People often ask how Formula 1 teams are funded. It is not a subject about which there is much information available. Most of the teams have annual tax returns which become public but these do not (generally) give breakdowns of where revenues were generated. Teams gain money from different sources: notably sponsorship, merchandising and in some cases from selling their expertise to others teams, or using them in other industries. Sponsorships are not always what one sees on the side of the car, there are, for example, title sponsorships where a company buys the naming rights for the team (such as AT&T Williams or Scuderia Ferrari Marlboro). There are also “off-car” deals in which companies are allowed the right to use an association with the team to sell their products. In most cases the sponsorship is the primary source of revenue for an F1 team. Merchandising is still underdeveloped in F1, with only Ferrari really enjoying big revenues.
Under the terms of the 2009 Concorde Agreement the big Formula 1 teams make a lot of money from the prize fund. This is made up of 50 percent of the revenues of the sport, which means around $500 million at the moment. Ferrari has a special deal and gets 2.5 percent of the overall figure ($12.5 million) and the rest is then split into two different prize funds: the first is divided equally between the top 10 teams, this means that they get around $25 million apiece; the second is based on the performance of the previous season and is divided up on a scale that is detailed in the Concorde Agreement. The World Champions get around $47 million, with runners-up getting $40 million, third-placed getting $32.5 million, fourth place $27.5 millon, fifth place $25 million and so on down to 10th, which gets $10 million. Thus Red Bull Racing will be picking up around $72 million this year, based on its performances in 2011, while Ferrari will pick up $70 million despite having been beaten to second place by McLaren, which will get around $65 million. There is believed to be side deals for McLaren and Williams, but it is not clear how much that is worth, although it is unlikely to be more than $5 million apiece. If that.
At the bottom end of the scale the numbers are less impressive. By finishing 10th for the second consecutive season Caterham F1 Team has jumped from earning $10 million as a new team to earning $35 million in 2012. This is why the battle at the back of the grid is so intense. HRT and Marussia, which finished 11th and 12th, remain with $10 million apiece. All the teams also get some of their freight and travel bills paid for as part of the deal.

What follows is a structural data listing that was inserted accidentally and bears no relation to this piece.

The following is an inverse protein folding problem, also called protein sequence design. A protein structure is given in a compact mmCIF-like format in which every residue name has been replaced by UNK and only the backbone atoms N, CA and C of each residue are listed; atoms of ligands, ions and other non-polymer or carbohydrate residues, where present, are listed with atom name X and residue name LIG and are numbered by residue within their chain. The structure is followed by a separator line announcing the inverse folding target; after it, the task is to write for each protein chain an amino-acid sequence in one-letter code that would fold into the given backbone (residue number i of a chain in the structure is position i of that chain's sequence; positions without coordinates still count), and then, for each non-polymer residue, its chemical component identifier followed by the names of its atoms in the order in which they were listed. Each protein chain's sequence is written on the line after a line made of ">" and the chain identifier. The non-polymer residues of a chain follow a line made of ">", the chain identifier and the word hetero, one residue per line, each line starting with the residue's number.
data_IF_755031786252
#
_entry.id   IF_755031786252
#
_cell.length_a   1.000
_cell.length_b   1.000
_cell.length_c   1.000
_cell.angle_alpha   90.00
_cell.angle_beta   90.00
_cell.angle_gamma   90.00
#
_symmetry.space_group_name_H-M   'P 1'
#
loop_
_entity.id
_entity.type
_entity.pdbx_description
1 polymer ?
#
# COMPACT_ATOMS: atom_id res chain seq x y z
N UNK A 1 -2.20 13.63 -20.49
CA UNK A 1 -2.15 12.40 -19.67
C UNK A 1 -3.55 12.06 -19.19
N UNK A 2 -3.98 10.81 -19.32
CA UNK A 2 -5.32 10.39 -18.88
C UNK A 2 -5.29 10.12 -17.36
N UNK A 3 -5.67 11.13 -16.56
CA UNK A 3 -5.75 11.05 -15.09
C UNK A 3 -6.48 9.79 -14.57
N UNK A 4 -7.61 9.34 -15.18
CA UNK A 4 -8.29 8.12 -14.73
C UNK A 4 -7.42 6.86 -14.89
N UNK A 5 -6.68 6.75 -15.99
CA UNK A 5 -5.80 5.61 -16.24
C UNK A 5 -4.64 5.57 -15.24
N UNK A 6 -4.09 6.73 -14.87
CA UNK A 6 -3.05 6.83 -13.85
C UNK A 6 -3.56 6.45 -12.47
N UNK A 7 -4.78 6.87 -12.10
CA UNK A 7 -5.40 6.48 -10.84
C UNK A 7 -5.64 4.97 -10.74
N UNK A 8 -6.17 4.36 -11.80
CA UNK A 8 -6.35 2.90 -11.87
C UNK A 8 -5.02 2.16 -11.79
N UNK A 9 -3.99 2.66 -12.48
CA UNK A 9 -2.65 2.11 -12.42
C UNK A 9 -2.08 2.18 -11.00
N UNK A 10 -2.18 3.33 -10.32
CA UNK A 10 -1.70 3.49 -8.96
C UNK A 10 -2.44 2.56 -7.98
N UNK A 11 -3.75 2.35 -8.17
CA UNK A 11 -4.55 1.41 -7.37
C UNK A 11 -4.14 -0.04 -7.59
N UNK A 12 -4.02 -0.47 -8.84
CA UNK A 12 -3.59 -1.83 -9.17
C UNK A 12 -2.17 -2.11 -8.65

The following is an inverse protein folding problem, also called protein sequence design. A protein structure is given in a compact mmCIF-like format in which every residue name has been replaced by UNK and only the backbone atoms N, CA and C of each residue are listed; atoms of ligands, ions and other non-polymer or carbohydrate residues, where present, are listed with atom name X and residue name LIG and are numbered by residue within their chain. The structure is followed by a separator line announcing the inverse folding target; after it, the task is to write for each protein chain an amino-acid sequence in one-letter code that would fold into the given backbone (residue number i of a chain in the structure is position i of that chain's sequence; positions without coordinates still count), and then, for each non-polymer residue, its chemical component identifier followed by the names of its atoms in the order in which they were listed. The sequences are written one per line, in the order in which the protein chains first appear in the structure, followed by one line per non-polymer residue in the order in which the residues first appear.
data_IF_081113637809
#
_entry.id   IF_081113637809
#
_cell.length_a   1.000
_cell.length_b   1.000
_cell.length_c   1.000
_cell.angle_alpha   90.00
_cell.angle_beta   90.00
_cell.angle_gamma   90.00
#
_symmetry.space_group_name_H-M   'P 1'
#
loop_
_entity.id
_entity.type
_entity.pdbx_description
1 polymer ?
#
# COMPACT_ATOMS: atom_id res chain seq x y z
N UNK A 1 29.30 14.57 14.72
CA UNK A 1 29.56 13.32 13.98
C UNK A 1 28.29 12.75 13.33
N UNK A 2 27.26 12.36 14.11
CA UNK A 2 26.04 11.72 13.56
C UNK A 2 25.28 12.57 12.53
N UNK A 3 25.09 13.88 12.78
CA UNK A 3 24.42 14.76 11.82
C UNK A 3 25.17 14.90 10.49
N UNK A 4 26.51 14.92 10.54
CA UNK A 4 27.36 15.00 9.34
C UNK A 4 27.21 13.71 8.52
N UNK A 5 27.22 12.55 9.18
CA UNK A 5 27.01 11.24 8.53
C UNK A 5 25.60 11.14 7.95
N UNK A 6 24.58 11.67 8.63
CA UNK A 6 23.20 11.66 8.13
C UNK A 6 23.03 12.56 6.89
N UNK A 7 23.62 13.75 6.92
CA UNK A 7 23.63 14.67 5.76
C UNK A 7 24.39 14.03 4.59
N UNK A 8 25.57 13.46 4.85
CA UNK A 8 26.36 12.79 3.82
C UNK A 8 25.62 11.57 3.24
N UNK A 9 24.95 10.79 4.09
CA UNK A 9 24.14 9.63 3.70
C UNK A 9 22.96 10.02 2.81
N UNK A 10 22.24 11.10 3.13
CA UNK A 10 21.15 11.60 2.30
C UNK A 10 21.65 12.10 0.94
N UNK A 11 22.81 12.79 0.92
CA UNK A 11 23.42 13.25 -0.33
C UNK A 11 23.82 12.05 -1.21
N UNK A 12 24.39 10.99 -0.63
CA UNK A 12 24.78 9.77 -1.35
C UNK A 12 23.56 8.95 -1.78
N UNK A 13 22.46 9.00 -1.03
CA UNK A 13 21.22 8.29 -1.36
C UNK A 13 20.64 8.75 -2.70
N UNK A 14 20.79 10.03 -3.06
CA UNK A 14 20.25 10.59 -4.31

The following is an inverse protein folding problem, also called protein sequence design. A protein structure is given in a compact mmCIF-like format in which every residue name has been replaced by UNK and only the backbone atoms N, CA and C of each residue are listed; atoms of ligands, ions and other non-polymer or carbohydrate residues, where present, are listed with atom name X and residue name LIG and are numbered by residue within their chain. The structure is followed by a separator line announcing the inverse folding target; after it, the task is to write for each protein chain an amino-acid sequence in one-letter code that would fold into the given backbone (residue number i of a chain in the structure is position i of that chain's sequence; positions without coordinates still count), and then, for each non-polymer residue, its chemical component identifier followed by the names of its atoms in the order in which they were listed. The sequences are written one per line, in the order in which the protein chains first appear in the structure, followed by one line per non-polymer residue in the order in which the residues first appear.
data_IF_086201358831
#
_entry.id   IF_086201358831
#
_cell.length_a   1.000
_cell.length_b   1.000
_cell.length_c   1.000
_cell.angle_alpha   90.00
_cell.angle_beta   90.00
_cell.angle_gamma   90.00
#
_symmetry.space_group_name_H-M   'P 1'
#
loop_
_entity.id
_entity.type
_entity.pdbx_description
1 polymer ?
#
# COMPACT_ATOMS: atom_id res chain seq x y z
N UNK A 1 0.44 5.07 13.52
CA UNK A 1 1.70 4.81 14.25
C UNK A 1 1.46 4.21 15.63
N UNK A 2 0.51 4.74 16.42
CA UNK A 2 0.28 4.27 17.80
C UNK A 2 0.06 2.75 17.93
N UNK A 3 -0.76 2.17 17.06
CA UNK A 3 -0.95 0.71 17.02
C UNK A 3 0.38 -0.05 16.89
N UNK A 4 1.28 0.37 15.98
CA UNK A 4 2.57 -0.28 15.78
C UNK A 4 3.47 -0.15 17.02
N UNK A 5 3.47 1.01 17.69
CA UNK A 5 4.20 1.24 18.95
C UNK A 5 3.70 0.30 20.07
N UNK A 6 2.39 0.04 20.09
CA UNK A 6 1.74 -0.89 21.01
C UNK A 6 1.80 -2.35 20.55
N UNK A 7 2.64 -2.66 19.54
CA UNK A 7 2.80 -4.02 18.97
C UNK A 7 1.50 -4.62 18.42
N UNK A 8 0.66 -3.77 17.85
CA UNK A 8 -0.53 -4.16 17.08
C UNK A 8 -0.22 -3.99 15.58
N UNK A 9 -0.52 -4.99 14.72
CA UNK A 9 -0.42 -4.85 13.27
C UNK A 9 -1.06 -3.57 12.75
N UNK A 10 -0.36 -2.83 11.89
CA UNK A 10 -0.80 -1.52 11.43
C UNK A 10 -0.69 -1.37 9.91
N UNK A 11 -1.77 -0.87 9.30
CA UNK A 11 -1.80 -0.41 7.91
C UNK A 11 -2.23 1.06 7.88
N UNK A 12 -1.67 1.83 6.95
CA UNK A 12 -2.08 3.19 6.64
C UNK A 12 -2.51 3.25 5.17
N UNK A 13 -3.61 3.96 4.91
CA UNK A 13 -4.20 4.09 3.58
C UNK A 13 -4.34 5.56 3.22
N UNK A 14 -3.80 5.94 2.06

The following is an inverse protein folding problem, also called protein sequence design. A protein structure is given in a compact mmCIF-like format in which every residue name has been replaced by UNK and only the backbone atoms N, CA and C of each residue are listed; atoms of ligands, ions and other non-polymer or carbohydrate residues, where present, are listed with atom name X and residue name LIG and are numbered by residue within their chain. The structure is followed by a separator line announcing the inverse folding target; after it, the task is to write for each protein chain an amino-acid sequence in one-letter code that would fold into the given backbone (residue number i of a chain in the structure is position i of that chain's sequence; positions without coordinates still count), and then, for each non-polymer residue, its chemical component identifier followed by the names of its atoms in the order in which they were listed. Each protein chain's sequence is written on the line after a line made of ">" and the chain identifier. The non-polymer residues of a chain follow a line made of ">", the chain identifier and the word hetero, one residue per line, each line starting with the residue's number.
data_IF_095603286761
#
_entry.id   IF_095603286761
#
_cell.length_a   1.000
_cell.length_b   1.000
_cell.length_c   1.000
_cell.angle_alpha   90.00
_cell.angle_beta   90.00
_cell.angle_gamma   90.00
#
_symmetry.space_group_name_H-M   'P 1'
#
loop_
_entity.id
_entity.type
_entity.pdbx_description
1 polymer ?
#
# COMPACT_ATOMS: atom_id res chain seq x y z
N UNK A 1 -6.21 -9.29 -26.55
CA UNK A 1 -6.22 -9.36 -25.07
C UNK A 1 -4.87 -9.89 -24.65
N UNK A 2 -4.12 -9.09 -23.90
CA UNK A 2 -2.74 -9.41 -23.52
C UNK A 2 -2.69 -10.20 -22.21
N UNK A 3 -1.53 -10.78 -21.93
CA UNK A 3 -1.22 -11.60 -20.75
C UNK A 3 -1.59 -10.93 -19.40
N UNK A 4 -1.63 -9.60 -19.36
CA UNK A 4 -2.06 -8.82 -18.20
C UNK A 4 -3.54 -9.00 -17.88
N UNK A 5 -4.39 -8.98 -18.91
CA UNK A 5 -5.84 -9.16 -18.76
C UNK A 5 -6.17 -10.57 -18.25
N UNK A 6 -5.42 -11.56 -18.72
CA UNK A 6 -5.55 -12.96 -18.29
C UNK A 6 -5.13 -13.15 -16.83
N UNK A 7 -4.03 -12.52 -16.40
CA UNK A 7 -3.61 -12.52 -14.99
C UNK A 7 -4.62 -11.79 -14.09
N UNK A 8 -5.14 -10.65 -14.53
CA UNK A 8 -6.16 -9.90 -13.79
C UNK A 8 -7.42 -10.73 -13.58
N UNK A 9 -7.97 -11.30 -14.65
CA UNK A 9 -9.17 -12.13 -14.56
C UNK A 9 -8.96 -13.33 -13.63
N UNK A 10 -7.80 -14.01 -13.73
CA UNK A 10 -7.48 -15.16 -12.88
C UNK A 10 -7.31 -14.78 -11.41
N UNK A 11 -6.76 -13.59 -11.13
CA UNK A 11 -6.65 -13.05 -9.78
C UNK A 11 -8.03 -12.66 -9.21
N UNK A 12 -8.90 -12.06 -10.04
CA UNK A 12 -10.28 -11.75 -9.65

If the teams were better organised and could gain control of the commercial rights they would make considerable gains in the longer term, based on the current system, although loans to acquire those rights would take a few years to pay off. If, after that, the teams were to share 85 percent of the revenues, rather than the current 50 percent, the World Champions would make more than $120 million a year and the 10th placed team would get nearly $60 million. With sensible cost restrictions in the future this would mean that with other incomes from sponsorship, merchandising and so on, even the smaller teams could always be profitable.
Given that the absolute minimum that a team can be run on at the moment is in the region of $40 million, there is still a good amount of money that is required to allow the little teams to survive. A pay-driver these days will need to be able to bring $10 million, although one or two of them turn up with a lot more. Despite this the smaller teams still struggle to break even. In part this is because they do not get much TV exposure. However, increasingly this is not the goal of the sponsorships as companies buy teams (or buy into teams) in order to promote their brands, so it is part of their marketing budgets and they have the added benefit of being able to use F1’s corporate hospitality as a place to entertain their corporate customers and to do deals.
What the small teams really need is investors who are willing to swallow losses for a few years in order for the teams to move up the F1 ladder and then either enjoy the profits, or cash in and sell up. This is what is going on at Marussia Racing, with Virgin and Lloyds Development Capital; and – apparently – at HRT with Banco Popular aiming to recoup the loans it made (unwisely) to the Carabante Family before selling the business at a later point. Ultimately, however, it all depends on performance, which is why Marussia (for example) is buying technology from McLaren.